Why is Veterans Day celebrated on November 11?

LOUISVILLE, Ky. — Every year on November 11, Americans come together with flags and parades and food to celebrate our military heroes on Veterans Day. The date was chosen for a very specific reason.

We asked James Dollar, a US Army veteran and history buff over at Bellarmine University, to help us explain.

Veterans Day originally came out of World War I, a conflict in which America had lost 116,000 men. Globally, millions of soldiers and civilians were injured and killed.

“This was war on a scale that had not been seen by the rest of the world, ever,” Dollar said.

World War I officially ended on November 11, 1918. The armistice was signed at the 11th hour, on the 11th day, of the 11th month. A year later, on the anniversary, President Woodrow Wilson declared there would be an “Armistice Day,” with parades and ceremonies to remember the bravery and sacrifice of those who served and appreciate their victory. A two-minute cessation of business was honored at 11:00 AM on that day.

In 1926, Congress issued a formal declaration that November 11 would be Armistice Day each year.

“It was not just a celebration of the soldiers that served in World War I,” Dollar explained. “It was a celebration of peace, and it was actually a peace holiday. Of course, it was a little early because in 1939 World War II began.”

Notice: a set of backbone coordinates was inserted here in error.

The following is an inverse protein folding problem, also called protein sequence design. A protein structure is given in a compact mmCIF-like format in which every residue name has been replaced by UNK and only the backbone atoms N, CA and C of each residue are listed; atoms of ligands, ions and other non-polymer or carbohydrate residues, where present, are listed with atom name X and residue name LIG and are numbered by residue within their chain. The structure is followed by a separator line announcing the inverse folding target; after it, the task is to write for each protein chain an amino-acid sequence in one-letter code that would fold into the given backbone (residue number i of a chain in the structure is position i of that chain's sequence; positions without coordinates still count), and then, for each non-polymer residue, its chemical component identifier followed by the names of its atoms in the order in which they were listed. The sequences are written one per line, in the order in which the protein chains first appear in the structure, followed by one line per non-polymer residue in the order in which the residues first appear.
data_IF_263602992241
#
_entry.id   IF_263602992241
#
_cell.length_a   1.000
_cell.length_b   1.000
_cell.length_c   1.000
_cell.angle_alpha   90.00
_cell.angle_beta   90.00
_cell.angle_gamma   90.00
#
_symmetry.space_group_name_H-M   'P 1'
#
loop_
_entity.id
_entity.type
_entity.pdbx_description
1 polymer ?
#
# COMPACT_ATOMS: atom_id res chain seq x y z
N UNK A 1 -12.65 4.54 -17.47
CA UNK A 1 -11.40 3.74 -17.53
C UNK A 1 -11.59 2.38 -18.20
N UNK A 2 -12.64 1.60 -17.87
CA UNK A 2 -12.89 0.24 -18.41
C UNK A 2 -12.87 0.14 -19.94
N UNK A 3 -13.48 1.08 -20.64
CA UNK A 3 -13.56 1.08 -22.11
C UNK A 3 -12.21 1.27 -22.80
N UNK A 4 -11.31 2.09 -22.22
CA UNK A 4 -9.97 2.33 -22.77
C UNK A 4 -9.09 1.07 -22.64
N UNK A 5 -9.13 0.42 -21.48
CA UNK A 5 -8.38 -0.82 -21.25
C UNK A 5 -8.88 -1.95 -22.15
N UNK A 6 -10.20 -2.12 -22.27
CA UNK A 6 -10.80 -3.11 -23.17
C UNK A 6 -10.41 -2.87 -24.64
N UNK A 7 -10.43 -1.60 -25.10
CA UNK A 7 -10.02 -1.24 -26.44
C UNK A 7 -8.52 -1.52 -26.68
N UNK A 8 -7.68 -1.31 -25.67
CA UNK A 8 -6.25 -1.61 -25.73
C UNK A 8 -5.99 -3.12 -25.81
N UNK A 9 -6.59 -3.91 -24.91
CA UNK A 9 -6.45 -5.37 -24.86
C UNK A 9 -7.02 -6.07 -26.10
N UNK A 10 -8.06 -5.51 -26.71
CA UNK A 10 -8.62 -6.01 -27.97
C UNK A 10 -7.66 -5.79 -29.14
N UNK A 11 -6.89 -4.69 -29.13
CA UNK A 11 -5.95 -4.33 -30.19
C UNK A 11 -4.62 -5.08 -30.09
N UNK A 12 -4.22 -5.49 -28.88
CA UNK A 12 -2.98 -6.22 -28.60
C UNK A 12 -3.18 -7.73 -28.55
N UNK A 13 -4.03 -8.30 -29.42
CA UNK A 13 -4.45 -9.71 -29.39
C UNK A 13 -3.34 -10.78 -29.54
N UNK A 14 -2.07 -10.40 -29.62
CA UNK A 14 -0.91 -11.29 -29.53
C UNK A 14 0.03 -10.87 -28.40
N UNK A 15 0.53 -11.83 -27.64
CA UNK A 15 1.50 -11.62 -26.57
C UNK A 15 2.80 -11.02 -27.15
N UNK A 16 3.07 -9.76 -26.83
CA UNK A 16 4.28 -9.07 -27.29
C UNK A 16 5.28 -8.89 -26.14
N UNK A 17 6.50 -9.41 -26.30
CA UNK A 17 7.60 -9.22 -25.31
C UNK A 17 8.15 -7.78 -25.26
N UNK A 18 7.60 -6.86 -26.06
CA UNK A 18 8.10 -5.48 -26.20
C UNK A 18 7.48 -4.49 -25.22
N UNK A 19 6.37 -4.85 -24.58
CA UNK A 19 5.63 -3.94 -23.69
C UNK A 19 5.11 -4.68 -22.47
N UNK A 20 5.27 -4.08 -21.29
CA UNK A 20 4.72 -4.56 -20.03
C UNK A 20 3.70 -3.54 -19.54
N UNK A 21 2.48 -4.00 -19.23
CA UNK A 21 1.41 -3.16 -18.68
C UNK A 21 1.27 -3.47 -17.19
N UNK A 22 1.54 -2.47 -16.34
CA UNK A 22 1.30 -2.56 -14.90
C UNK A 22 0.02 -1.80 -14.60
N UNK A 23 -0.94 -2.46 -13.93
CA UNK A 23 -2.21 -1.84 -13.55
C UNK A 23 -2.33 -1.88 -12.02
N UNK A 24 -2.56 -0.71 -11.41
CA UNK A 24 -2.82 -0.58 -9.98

In 1954, President Eisenhower changed Armistice Day to “Veterans Day,” to include those who had served in World War II and Korea for recognition.

Since then, Veterans Day has had a few more changes. In 1971, Congress actually changed the date of Veterans Day to the fourth Monday in October, thinking that Americans would appreciate a three-day weekend each year.

However, many were upset that the symbolism of the original date had been lost, and President Ford switched it back just four years later in 1975. Most recently, President Obama instituted a two-minute moment of silence each Veterans Day at 3:11 PM.

“Here in America, we are blessed with prosperity and freedom, but what we are often short of is gratitude,” Dollar said. “[Veterans Day] is an opportunity to reach out and thank those people who guaranteed those safeties and that prosperity and freedom.”

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